By: CEEweb for Biodiversity, a network of 64 non-governmental organizations in the Central and Eastern European region. Our mission is the conservation of biodiversity through the promotion of sustainable development
This is the last part of the 6 article series on policy recommendations for climate change. If you haven’t already, read the previous articles:
- The necessity of ecosystem-based adaptation to climate change at national level
- The ecosystem based approach in agriculture
- Ecosystem based approach for water
- The ecosystem based approach in forestry
- The ecosystem based approach and nature conservation
Recommendations to national decision makers in Central and Eastern Europe
It is impossible to mitigate climate change or to effectively adapt to it at any level solely by separate climate policies. Climate change is, just as a range of other environmental and social crises, symptom of a systemic problem, which calls for systemic solutions. Our current socio-economic structure – building upon the growth paradigm – has lead to ecological overshoot, natural resources and areas with natural vegetation being utilized far above their renewable capacities. The real challenge of climate change policy is whether it will be able to preclude making a new separate sector with no more than end-of-pipe solutions.
It is crucial to harmonize climate policy with key national policies – such as sustainable development, energy, transport, agriculture and rural development, forestry, biodiversity, water and spatial planning – and so creating a strong, coherent and holistic environmental policy framework, which is able to identify and effectively tackle the drivers behind systemic problems. In order to really target the drivers, an economic paradigm shift is needed, resulting in new socio-economic macro-structure with lower demand for natural resources and space. This cannot be achieved solely by regulating the environmental pressures (i.e. the outputs of the system) separately, as it is done today. As long as the system is in overshoot, the burden will always be shifted in another element of the environment, causing crises elsewhere. Thus it is essential to regulate the inputs too, namely, to limit and gradually decrease our use of natural resources and natural space. Such regulation can automatically result in less environmental pressure while accelerating sustainable solutions, especially if coupled with incentives for investments in energy efficiency and sustainable land use.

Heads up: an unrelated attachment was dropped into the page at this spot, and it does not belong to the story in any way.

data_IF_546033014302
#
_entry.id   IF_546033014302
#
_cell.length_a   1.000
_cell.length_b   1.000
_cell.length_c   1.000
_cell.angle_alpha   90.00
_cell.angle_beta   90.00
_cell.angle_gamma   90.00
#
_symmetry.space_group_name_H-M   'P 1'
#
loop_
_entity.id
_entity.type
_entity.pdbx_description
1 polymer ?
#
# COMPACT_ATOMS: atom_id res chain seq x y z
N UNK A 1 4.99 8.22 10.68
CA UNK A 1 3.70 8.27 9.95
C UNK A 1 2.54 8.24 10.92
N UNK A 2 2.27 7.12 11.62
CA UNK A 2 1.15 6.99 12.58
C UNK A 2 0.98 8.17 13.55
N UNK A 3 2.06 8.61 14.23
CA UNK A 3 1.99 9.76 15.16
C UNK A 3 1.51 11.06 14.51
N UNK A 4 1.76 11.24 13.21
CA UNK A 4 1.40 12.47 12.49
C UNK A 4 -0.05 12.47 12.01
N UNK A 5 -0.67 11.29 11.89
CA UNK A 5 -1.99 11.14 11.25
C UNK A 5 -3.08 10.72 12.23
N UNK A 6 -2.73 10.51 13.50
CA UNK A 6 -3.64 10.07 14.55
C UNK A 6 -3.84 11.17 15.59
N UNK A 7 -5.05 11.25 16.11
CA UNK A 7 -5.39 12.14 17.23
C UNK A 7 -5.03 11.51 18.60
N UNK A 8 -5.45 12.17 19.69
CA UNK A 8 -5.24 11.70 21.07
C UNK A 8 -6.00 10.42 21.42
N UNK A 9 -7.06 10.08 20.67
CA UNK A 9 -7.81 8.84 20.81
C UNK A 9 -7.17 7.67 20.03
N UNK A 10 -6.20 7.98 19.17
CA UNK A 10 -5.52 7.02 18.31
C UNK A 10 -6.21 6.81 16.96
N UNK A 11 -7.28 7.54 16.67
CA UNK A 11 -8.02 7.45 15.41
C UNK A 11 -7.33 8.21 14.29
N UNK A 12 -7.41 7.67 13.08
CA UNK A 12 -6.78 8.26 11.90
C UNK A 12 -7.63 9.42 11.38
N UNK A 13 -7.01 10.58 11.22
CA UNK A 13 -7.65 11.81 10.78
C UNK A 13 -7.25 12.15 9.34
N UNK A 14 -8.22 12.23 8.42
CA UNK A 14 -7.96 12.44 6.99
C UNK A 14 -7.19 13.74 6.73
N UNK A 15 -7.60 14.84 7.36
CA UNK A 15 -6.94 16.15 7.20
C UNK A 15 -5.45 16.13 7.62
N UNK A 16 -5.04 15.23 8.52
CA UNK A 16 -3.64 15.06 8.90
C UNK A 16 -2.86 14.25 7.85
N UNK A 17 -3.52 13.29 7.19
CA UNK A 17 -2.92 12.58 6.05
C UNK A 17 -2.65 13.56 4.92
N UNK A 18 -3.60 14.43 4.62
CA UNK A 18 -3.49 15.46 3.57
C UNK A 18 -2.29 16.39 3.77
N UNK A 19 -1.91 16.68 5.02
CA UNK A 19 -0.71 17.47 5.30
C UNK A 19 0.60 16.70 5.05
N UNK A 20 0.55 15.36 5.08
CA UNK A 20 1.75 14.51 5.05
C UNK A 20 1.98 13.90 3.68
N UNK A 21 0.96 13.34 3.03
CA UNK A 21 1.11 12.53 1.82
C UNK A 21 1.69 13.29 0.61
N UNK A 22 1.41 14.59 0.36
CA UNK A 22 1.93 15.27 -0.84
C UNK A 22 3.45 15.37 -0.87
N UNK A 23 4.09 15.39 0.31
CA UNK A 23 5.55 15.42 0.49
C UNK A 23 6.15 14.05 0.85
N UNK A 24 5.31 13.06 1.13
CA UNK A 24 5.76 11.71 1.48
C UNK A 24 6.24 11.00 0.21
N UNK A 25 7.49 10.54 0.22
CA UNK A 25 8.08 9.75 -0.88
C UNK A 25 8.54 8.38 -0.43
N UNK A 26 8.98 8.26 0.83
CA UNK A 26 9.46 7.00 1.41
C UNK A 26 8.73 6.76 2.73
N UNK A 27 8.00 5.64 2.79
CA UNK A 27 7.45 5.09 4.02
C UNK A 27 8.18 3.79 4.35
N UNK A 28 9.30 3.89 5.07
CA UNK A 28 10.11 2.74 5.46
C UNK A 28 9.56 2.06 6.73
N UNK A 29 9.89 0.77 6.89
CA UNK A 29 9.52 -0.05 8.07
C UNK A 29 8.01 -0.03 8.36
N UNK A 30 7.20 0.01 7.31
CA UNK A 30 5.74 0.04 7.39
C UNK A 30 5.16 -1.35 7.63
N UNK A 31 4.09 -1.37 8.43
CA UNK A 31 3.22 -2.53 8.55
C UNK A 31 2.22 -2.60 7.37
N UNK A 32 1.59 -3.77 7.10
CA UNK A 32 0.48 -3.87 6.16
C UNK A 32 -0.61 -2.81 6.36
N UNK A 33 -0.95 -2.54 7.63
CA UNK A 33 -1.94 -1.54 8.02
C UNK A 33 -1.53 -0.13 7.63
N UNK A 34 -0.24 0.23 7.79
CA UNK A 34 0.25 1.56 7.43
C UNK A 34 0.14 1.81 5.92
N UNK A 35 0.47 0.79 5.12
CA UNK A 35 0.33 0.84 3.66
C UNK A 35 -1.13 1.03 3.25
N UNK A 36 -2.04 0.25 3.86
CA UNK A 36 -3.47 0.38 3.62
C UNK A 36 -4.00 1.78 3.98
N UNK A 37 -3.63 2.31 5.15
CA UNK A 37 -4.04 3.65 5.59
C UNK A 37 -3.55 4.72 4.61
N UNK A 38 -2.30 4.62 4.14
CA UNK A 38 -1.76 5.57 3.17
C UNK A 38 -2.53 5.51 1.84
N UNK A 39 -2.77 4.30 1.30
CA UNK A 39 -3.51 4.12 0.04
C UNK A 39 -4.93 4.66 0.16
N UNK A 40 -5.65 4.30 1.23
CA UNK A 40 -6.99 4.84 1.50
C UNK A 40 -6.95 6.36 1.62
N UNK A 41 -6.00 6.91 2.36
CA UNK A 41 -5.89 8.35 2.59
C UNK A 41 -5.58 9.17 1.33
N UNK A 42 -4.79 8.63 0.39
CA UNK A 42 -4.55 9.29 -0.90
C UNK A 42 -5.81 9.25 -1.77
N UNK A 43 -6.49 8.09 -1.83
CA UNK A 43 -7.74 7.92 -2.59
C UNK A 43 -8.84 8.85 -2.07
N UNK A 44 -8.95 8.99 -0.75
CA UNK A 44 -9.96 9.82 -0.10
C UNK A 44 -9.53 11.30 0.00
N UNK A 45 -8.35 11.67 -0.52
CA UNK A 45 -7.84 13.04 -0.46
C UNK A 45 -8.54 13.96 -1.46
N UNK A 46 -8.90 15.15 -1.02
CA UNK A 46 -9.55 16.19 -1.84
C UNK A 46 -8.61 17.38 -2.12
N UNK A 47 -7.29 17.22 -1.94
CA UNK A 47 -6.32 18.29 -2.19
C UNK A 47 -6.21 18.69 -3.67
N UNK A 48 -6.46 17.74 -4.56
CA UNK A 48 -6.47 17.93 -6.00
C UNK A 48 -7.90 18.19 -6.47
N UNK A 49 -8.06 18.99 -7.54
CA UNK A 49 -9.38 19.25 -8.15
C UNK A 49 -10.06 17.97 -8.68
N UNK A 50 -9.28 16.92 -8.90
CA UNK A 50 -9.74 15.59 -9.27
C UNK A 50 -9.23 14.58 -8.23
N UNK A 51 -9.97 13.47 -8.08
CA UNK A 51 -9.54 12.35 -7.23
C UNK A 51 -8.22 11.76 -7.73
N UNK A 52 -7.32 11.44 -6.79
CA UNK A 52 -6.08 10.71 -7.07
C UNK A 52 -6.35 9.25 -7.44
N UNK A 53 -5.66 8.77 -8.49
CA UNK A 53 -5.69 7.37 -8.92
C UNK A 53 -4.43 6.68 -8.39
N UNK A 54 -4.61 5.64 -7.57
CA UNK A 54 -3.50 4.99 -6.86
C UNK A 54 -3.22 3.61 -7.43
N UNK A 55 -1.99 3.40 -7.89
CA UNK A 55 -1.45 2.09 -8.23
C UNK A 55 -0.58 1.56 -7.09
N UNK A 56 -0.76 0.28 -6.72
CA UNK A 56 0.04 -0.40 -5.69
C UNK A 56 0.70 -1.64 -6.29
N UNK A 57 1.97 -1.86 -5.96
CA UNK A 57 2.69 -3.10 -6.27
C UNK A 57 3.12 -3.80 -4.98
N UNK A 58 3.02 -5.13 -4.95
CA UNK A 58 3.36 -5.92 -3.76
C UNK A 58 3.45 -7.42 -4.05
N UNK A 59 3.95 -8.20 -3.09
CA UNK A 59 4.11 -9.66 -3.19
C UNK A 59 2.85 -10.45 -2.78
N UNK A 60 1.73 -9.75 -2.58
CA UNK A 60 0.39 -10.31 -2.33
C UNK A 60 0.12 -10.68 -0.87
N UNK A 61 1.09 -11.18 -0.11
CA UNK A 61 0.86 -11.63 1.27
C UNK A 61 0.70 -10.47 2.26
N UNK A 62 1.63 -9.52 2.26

Example: the Hungarian Climate Bill proposal
There is already an officially adopted National Climate Strategy in Hungary. As an addition to that, by January 2010 the Hungarian National Council for Sustainable Development prepared a proposal for a more holistic framework law called the Hungarian Climate Bill, which was submitted to the Hungarian Parliament. The proposal received an exceptionally wide support, including more than 500 green and social NGOs, all parties of the Parliament and the former Ministry of Environment and Water. Scheduled for the very last parliamentary session day before the parliamentary election, the voting was eventually called off due to a submitted amendment. Now the whole procedure has started again, and the Bill will likely to be on the agenda again in autumn 2011.
One of the leading principles behind the Climate Bill is sustainable development. In line with this, it aims to find the system-level solution for the challenge of climate change. It calls for a broad set of measures, which is able to treat not only the symptoms of climate change, but also its ecological, social and environmental root causes at the same time. Besides controlling emissions, it emphasizes the need for input-side regulation. Regulation of resource inputs means the gradual decrease of Hungary’s fossil fuel use, and, on the long term, even more: less use of further natural resources, and less use of land surface. To achieve this, production and consumption patterns must be basically changed. The law aims to achieve this change primarily by economic incentives. It aims to establish the National Revolving Fund, a 100% repayable, interest-free loan for investments on energy-saving and renewable energy.
The proposal insists to pay much higher attention to adaptation measures. It aims to protect the vegetation cover of Hungary from further decreasing, and provisions a national restoration plan for rehabilitating degraded habitats. It also ring-fences a substantial part of the national research and innovation budget for climate protection (adaptation and mitigation) targets.
Friends of the Earth Hungary has been campaigning for the Climate Bill for almost 3 years now